Our So You Want My Higher Ed Job series highlights desirable careers in Higher Ed. We interview professionals employed in desirable Higher Ed jobs and ask them about the reality of their work, their career path, and any advice they can share for others interested in their jobs.
Today we have the privilege of interviewing Katie Krodinger. Katie is the Assistant Director of Admissions for New Student Programs at Southeast Missouri State University. She took a few minutes out of her hectic schedule to share about her career in New Student Programs. Katie’s passion for her work clearly shines through in her interview, and she offers some invaluable advice for anyone looking to pursue a career in Orientation (or any other Higher Ed field for that matter!).
Take it away Katie…
1. Could you please briefly describe your current position?
I am the Assistant Director of Admisions for New Student Programs at Southeast Missouri State University, where I coordinate orientation for all incoming students (both new first-time and transfer). This includes nearly 25 events annually, and supervision of the Orientation Leader team. I also organize Opening Week activities (and its 100+ student volunteers), some freshman transition efforts, and our first-year parent newsletter. And as a part of the admissions staff, I participate in recruitment efforts, including Financial Literacy presentations.
2. What was your career path to arrive at your current position?
I worked in Southeast’s Admissions Office from my freshman year of college, first as an ambassador, then a student staff member, and finally as the event coordinator for our largest recruitment event, Show Me Day. As an 18-year old, it didn’t occur to me that talking to people about college and helping them make a decision for their future was a career path, but once I realized it was, I knew that is where I belonged. I found my passion not only for the college experience, but making sure that each student and family found a place that was right for them academically, socially, and financially. After graduating, I worked for a year and a half at Truman State University, where I traveled as an admission counselor as well as coordinated their summer orientation, Becoming a Bulldog. I returned to my alma mater as a Financial Counselor in Student Financial Services, where I worked for 9 months. A background in financial aid and navigating the process of paying for college is invaluable in my current role. In August of the following year (during Opening Week!), I took over my current position.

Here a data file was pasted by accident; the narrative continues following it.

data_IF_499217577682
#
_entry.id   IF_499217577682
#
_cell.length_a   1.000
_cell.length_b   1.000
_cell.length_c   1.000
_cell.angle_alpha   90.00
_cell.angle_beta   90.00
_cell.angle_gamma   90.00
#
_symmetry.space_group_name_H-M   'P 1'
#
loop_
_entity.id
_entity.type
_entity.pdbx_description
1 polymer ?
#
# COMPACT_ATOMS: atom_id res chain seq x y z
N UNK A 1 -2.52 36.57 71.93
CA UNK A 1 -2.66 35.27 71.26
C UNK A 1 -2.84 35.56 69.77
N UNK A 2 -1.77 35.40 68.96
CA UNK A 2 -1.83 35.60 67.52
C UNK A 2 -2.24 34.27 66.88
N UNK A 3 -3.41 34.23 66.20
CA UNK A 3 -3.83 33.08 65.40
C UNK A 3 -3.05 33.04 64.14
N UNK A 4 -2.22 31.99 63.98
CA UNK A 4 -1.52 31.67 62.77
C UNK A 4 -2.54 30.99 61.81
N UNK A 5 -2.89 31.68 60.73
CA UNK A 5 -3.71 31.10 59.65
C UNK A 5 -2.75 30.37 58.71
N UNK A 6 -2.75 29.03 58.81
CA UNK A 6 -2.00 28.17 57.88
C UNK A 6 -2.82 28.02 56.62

3. Could you walk us through a typical day for you?
There is no typical day! That’s one of the best parts about the job. Every day involves its own set of tasks and challenges. Some days it might be planning committees, some may be event set-up, some are days I spend on the phone with our incoming students. The only constant for me is that each day brings a new opportunity to ensure that a student and their family are having their needs met, and that Southeast is making their transition to college life easy for them.
4. What is the most rewarding aspect of your job?
The most rewarding moment for me is when a student comes out of their advising session at First STEP (new student) Orientaiton, fall schedule in hand, and picks up their student ID. They check-out for the day and are so excited to officially be a college student, and have all their questions answered. I’m also a pretty big fan of Move-In Day in August!
5. What is the most challenging aspect of your job?
Trying to make Orientation both fun and informative. It can be difficult to strike a balance when so many departments on campus need to share their information with families and students on that day.
6. Would you have any advice for someone looking to go into the Orientation or New Student Programs field?
Gain as much knowledge and experience as you can in all steps leading up to orientaiton for a student. Be familiar with the admission process, scholarships, housing, financial aid, etc. The more you can answer questions for a student without sending them all over campus, the better. The relationshhips you build with your partners in other departments on your campus is the key to your success, and don’t plan on getting to use your desk chair very often!